Hawley: Attempt to pressure SCOTUS will fail

Hawley: Attempt to pressure SCOTUS will fail

Hawley: Attempt to pressure SCOTUS will fail

The Senate is expected to vote today on a bill to codify Roe v. Wade. Information leaked to Politico this month led people to believe the Supreme Court may be in favor of overturning the landmark 1973 Supreme Court decision.

The Women's Health Protection Act (H.R. 3755) does not appear to have the 60 votes needed, but Democrats – including Senate Majority Leader Chuck Schumer (D-New York) – want it brought up anyway.

"Senate Republicans will no longer be able to hide from the horror they've unleashed upon women in America," Schumer said on Monday. "After spending years packing our courts with right-wing judges and justices, after changing the rules of the Senate to push three rigidly conservative justices, after stealing the nomination of Merrick Garland, the time has come for Republicans – this new MAGA Republican party – to answer for their actions."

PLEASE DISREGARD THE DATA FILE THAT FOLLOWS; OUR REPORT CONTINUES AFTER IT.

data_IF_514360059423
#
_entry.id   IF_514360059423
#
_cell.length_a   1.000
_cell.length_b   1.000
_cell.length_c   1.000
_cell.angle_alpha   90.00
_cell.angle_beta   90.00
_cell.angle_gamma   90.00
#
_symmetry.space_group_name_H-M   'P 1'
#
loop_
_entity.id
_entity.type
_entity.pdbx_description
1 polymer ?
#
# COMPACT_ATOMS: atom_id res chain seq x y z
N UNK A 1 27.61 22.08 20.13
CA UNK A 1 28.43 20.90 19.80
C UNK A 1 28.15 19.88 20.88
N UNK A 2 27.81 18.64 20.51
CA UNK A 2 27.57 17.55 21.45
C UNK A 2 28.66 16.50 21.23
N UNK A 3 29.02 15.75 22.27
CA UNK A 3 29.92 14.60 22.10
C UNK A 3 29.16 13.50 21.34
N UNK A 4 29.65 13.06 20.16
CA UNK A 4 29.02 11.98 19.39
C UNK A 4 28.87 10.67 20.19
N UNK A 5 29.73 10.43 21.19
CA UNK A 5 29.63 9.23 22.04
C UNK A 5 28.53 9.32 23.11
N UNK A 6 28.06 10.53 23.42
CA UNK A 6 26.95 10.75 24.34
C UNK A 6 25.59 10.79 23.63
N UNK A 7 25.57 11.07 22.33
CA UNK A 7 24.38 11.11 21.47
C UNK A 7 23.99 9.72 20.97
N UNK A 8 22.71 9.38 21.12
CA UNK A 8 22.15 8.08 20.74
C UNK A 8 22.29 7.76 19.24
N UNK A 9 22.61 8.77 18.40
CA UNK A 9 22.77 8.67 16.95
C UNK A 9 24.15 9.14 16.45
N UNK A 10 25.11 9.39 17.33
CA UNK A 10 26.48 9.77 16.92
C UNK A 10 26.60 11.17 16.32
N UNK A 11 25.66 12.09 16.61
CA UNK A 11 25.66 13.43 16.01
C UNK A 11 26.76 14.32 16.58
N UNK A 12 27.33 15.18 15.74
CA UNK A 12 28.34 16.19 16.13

UPDATE: The U.S. Senate has voted 51-49 NOT to proceed
with a vote on The Women's Health Protection Act.

Senator Josh Hawley (R-Missouri) responded Tuesday on the "Washington Watch with Tony Perkins" radio program.

Hawley, Sen. Josh (R-Missouri) Hawley

"This shows you just how extreme today's Democratic leaders have become," said Hawley. "This is a bill that would undo partial-birth abortion bans in many states, including the State of Missouri."

Hawley went on to say that today's anticipated vote is "really another attempt to pressure the Supreme Court to change their decision" in the Mississippi abortion case known as Dobbs v. Jackson Women's Health Organization – which the high court is expected to rule on by the end of June.

"Schumer knows this [bill] will fail. It's going nowhere," said the GOP lawmaker. "But what he wants to do is continue to gin up public pressure, which we've seen erupt into violence, into harassment, into threats against the justices – and he's trying to foster that, he's trying to feed it. And it's very wrong."

Hawley, an attorney by profession, would prefer the Supreme Court go ahead and issue its ruling.

'Roe v. Wade' at center of historic breach of SCOTUS protocol